This is eye-opening, thank you. Especially the denn for explanatory の makes so much sense. I always wondered whether learning Japanese through English might be restricting in some ways. Certain languages have similar ways of expressing things, while with others, you need to explain certain concepts in a very roundabout way that doesn’t really aid instinctive understanding. I don’t generally think that German and Japanese are alike, but it’s nice to find specific similarities, especially for harder-to-explain constructs.

Doesn’t the English then sometimes work a little like the German denn, by the way? In your first example, for instance,

couldn’t we translate it as “Do you have (the) money then?”


Never thought about the things mentioned in the opening post, but I’d like to add, that the sentence ender “ne” can be used basically 1:1 in German. Ziemlich cool, ne.



Oh and other one, it comes up in your examples:

そうです, “so ist es”. :slight_smile:

If you want to stretch it you might say that the sentence ending よ can be understood easily as well :smiley:


Woooah, this is super interesting! Cuz of learning Japanese from english, I’d never thought about this before.
Definitely going to make my spoken Japanese more natural, thank you!!

Also, did the sentence here get cut off?

I’m glad I’m not the only one that was fascinated by that.

Whoops yes that is definitely cut off. I wanted to write too much too fast :sweat_smile:
I’ll edit that. Thanks for saying that.

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Hmmmmm, I feel like this is a bit unnatural in English. Rather, I think this is probably commonly said by Germans speaking English, but less common for a native English speaker. Maybe I’m mistaken though :man_shrugging:

I’m glad this could help someone else.

I’m not a linguist or anything. I’ve just wondered about that for a while and tried to look up sources that could help me understand this topic better. My comment doesn’t really have input that I didn’t copy from somewhere so I can only answer that based on my feelings :sweat_smile: Sorry about that.

I feel that “then” in that sentence would indicate that the speaker assumes that what A said is not true. B assumes that A doesn’t have the money and therefore is a bit surprised that A has the money. So I guess for me it feels more similar to “etwa” in that case. :thinking: It doesn’t feel as polite and natural to use “then” in that context .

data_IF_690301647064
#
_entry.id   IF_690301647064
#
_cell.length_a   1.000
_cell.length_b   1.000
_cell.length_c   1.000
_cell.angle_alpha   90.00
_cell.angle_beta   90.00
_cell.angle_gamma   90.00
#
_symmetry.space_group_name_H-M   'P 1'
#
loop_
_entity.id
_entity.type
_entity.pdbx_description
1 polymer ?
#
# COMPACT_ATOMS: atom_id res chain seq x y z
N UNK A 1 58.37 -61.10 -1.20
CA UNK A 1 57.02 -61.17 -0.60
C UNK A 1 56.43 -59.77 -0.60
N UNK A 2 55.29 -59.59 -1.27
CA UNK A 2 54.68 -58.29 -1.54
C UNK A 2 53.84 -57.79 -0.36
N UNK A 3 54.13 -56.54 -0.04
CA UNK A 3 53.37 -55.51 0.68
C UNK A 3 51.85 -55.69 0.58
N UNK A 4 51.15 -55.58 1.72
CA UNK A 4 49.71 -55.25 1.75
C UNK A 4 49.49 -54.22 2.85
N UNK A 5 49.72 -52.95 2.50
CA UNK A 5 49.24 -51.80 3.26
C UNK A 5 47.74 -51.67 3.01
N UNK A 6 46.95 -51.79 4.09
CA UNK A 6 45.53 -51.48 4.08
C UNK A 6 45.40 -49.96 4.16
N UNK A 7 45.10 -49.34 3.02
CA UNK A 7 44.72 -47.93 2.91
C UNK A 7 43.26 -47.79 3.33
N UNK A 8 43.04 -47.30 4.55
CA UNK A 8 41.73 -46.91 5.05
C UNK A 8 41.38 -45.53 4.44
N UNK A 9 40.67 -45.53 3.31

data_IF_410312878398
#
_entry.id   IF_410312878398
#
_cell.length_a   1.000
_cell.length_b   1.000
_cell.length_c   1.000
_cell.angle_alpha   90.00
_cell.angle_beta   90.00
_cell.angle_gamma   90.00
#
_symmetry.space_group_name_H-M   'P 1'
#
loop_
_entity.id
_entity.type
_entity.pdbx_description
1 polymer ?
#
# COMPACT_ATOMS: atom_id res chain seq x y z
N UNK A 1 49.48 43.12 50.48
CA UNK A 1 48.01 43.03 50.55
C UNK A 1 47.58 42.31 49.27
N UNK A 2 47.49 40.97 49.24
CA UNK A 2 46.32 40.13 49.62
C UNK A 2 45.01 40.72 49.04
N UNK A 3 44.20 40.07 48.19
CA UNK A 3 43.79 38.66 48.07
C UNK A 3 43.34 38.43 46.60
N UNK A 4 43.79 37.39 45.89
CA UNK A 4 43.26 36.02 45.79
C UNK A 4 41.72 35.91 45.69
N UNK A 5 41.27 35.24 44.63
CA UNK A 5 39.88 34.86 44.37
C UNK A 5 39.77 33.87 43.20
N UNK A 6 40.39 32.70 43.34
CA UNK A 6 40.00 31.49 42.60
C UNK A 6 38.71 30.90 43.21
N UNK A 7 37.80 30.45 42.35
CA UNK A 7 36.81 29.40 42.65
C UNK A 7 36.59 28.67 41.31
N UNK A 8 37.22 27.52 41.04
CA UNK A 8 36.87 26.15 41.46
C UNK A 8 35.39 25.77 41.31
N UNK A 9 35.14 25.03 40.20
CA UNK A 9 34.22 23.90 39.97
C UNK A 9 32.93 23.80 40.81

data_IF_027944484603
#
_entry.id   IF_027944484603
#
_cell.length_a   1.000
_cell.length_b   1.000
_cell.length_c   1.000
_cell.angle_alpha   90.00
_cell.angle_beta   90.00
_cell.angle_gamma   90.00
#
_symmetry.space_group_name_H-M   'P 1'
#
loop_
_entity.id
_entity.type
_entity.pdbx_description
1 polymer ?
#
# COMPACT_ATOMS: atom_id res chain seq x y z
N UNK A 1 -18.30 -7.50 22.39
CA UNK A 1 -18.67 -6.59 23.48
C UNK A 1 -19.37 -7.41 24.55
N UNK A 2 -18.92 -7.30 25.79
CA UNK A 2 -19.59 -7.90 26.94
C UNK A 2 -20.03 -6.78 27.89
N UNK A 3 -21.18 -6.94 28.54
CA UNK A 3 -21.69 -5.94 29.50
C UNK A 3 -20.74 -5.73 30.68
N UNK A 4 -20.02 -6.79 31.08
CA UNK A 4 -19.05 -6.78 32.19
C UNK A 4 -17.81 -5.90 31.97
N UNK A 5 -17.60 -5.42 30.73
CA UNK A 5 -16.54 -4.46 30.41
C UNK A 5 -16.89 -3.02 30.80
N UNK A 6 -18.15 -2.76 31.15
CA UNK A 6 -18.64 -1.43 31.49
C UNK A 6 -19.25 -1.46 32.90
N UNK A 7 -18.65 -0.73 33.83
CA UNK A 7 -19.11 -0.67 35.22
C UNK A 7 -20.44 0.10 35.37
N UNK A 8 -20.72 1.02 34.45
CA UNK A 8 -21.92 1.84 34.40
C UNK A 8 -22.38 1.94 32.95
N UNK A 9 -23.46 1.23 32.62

But that is just a personal feeling :sweat_smile: . I don’t know how an English speaking native would see that.

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Hmm, that’s a good point. They’re not the same thing by any means, I was just looking for parallels. Still, in my mind it will work as a good enough shortcut. Then seems like it’s looking for an explanation for how come you can buy a car, and の also seeks or gives explanation.

I want to add to this because I’ve come across this while talking about “よ”.
It’s not common in all parts of Germany but I am a heavy user of “fei” and even though it’s not a 1 to 1 match, I feel like it gets close to it more often than one might think.
“Fei” feels so often like “this is (new) information that you should really consider now” like “Ich gehe jetzt fei Heim” or “Das hat er fei nicht so gesagt”.

I don’t know, what do you guys think?


I’m from northern Germany so I haven’t heard that one before but at least according to the wiktionary page it seems like there is an overlap. I think I’ll add that. Thank you :slight_smile:


You are right! I never thought about that. Das ist ja voll krass.

Thanks, @Ducklingscap, I never thought about many of the things you highlighted in your post. That might explain why I always felt their use in Japanese felt so natural to me.

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I think you’re from Bavaria and have no idea what this is supposed to mean. Japanese is easier :grin:

I found this discussion in Leo, talking about the word “fei”.

I still don’t really understand the word ^^>

Oh, thank you so much for this. There are a ton of constructs I use every day but I couldn’t express during my japanese lessons!

The only thing I found out on my own from your list is " ね" and “ne?” and when I did I had to laugh so hard. When I was a young teenager, it was so… trendy to end basically every sentence in “ne?” where I live. It drove my parents (one of whom is a German Teacher) absolutely nuts. It took quite a lot of concious effort to stop using it back then - and now, it all comes back in Japanese :smiley:

I’m from norther Germany, too, so “fei” is foreign to me - but at the school I’m currently attending as a teacher-to-be, so many students end or start their sentences with “yo”: “Ey, yo, hast du schon gehört?” “Boah, voll krass, yo!”.


Thank you so much for this post! I’ve been quite confused by these interjections for some while now and mostly assumed it was grammar I hadn’t learned yet. When translating to english in our bookclub I often just ignored them. :sweat_smile: But this is such a helpful insight.

Another one I know from my relatives in Bavaria: “gell?”. I think it got the same meaning as “ne?” or ね at the end of a sentence, though I’m from mid-west GE so I’m not so sure.

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Yeah, it’s basically the equivalent of “Right?”, or as you said “ね” in japanese.

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It’s unfortunate, really, that there aren’t any good resources for learning Japanese directly, without the detour over English.
German and Japanese are both very expressive languages and English not at all, so you have to puzzle together things like this afterwards that are obvious in direct comparison.

German and Japanese are both very expressive languages and English not at all

How so? I feel like anything I could express in german, I could also express in english.

OP’s post shows it quite well - English learning resources have to awkwardly describe in long articles what nuances these particles add to sentences, while in German you have equivalents.

The “not at all” was a total exaggeration. It’s just less.